Molecular Hearing

The structure of the cochlea and the auditory system as a whole is exquisitely complex. There are many points at which failure on a molecular level within this organ during development or ageing can lead to hearing loss.

The Molecular Hearing group’s goal is to determine how genes and proteins involved in normal processes within the ear also regulate the complex process of hearing loss. Researchers are drawing on genetic, genomic, proteomic and computational tools to place individual genes into regulatory pathways. Using this information, the unit’s long-term goal is to identify molecules to target to prevent and treat hearing loss.

To achieve this aim, researchers have embarked on a number of different experiments. In particular, they are focusing on functional screens using ENU mutagenesis. Researchers are also using the extensive catalogue of apoptosis models to tease out the molecular pathways of cell death important within the ear. The group is committed to translating its findings to the clinic to help patients. The researchers are particularly excited about the prospect of using small molecules to modulate apoptosis – cell death - within the ear.

Group Leaders: 
Jackie Ogier
Role: 
Research Assistant
Jonathan Wirth
Role: 
UROP student
Michael Wilson
Role: 
Honours Student
Shane Lawson
Role: 
Exchange Student

Gene Discovery for Deafness
Approximately 120 regions of the human genome have been associated with inherited deafness - unfortunately we only understand which genes are important at about half of these sites. One of the aims of this group’s research is to find these missing deafness genes, using a combination of mouse and human genetics approaches. This knowledge will inform the development of better diagnostic tools and treatments for deafness.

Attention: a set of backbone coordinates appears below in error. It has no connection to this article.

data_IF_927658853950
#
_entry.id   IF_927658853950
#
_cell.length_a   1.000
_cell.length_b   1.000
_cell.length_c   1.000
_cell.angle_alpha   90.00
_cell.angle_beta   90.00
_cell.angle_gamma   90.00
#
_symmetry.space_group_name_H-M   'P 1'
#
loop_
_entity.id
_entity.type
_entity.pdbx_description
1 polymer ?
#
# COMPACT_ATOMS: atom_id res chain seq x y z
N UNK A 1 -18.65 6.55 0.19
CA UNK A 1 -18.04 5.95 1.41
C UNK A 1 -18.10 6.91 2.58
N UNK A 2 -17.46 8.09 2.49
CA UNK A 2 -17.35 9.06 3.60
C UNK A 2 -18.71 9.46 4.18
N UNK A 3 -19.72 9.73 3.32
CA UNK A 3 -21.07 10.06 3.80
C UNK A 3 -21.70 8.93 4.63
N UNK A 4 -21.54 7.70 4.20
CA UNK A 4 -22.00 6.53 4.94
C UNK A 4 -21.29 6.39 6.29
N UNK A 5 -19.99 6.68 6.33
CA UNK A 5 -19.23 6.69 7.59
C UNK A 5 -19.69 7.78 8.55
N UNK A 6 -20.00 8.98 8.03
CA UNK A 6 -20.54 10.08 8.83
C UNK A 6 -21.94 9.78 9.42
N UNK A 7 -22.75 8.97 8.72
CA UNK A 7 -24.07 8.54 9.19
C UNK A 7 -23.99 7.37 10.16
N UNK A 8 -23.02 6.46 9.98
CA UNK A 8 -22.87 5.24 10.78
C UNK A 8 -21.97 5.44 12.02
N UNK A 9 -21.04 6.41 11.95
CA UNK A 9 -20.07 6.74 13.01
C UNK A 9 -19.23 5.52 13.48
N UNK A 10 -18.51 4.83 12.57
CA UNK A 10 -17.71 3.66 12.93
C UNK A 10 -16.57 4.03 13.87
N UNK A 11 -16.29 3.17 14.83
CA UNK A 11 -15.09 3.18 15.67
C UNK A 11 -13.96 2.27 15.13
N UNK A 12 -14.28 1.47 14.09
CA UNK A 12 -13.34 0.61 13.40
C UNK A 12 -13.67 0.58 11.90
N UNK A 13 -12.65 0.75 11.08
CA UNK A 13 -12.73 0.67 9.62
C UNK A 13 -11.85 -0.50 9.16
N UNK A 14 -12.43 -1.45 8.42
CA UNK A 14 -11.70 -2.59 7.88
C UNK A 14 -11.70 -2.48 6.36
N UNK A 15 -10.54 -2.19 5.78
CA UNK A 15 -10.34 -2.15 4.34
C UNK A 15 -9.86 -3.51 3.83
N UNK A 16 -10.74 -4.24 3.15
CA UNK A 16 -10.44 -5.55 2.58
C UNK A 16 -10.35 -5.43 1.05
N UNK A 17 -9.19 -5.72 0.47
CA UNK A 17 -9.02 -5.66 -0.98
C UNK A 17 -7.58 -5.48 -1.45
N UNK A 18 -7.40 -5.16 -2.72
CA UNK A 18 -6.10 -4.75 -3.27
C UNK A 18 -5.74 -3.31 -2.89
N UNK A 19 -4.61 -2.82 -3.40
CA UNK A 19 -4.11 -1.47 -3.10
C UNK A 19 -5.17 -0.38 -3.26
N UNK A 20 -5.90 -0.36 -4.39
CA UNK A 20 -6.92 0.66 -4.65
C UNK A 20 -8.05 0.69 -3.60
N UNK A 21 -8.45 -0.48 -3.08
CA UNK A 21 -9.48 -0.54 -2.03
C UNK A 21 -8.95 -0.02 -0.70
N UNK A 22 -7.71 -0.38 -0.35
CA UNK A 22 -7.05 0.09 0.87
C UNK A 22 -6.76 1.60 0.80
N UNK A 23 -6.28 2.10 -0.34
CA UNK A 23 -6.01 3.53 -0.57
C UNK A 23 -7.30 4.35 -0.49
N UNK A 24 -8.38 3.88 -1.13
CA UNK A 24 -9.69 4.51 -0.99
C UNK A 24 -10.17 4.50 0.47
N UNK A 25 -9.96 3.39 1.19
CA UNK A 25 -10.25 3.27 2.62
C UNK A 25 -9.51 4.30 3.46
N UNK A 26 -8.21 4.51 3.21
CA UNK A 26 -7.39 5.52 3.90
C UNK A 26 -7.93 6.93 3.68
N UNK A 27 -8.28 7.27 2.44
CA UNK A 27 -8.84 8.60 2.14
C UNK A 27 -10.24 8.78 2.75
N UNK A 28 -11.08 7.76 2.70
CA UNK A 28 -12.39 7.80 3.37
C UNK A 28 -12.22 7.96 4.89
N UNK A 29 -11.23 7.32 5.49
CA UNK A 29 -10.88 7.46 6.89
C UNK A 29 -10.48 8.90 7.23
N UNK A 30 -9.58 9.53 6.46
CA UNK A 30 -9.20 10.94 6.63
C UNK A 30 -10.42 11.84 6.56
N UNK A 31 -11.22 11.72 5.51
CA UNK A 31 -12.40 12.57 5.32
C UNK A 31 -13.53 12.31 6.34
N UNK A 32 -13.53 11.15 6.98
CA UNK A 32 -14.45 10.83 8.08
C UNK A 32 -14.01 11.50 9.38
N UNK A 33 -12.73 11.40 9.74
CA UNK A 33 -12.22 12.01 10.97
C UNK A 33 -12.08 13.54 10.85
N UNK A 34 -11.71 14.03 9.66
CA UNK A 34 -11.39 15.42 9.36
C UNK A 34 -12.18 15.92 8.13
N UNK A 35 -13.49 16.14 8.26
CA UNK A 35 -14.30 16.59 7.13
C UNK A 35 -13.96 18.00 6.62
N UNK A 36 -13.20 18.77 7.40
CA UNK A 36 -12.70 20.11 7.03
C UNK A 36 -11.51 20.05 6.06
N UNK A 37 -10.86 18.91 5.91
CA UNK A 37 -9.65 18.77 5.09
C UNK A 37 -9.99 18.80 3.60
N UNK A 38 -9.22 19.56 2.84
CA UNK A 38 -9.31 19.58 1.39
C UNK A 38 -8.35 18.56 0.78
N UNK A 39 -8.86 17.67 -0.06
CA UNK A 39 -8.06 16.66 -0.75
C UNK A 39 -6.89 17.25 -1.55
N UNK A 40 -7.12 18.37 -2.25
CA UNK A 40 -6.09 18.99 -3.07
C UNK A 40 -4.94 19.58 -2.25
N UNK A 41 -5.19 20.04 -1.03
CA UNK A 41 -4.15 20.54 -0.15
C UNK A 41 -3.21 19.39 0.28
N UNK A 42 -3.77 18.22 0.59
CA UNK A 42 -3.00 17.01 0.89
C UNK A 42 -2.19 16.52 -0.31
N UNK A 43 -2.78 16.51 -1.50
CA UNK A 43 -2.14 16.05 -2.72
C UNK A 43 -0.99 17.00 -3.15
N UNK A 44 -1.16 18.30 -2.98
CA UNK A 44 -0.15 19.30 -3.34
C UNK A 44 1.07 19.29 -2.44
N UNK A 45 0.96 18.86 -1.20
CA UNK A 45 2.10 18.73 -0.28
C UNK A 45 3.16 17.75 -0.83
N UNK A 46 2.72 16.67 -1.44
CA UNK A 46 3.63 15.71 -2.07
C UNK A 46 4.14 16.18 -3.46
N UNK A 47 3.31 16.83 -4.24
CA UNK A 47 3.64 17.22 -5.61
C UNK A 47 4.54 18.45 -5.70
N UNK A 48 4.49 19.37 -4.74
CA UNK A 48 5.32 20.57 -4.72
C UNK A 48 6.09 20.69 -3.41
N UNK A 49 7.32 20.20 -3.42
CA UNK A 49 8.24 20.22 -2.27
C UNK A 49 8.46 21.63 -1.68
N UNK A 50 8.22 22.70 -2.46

Find out more about this study

Defining the Regulation of Auditory Apoptosis
Hearing loss can be acquired as a result of exposure to noise or certain classes of drugs, including platinum-based chemotherapeutics. Somewhat counter-intuitively, cochlear implantation can also result in the loss of any residual hearing a child may have had.  The cells damaged in each of these situations are the sensory hair cells and neurons inside the cochlea. The process by which these cells die is not well understood. The team is using a genetics approach to identifying the components of the programmed cell death pathway that regulate this auditory apoptosis.

Preventing the Auditory Apoptosis that leads to Acquired Hearing Impairment
The molecular hearing group believe that blocking the molecular signals initiating auditory cell death will lead to preservation of hearing in a range of clinical scenarios including cochlear implantation and chemotherapy. The team is investigating a range of strategies to achieve this including the use of new drugs that prevent apoptosis, and the use of RNA interference to block the activity of pro-death molecules in the cell.

Collaborations: 

Affiliations

  • The Walter and Eliza Hall Institute of Medical Research
  • The Department of Genetics at the University of Melbourne
  • The Department of Paediatrics at the University of Melbourne
  • The HEARing Cooperative Research Centre

Collaborations

  • The Walter and Eliza Hall Institute of Medical Research
  • The Bionics Institute
  • The Department of Otolaryngology at the University of Melbourne
  • The Department of Physics at LaTrobe University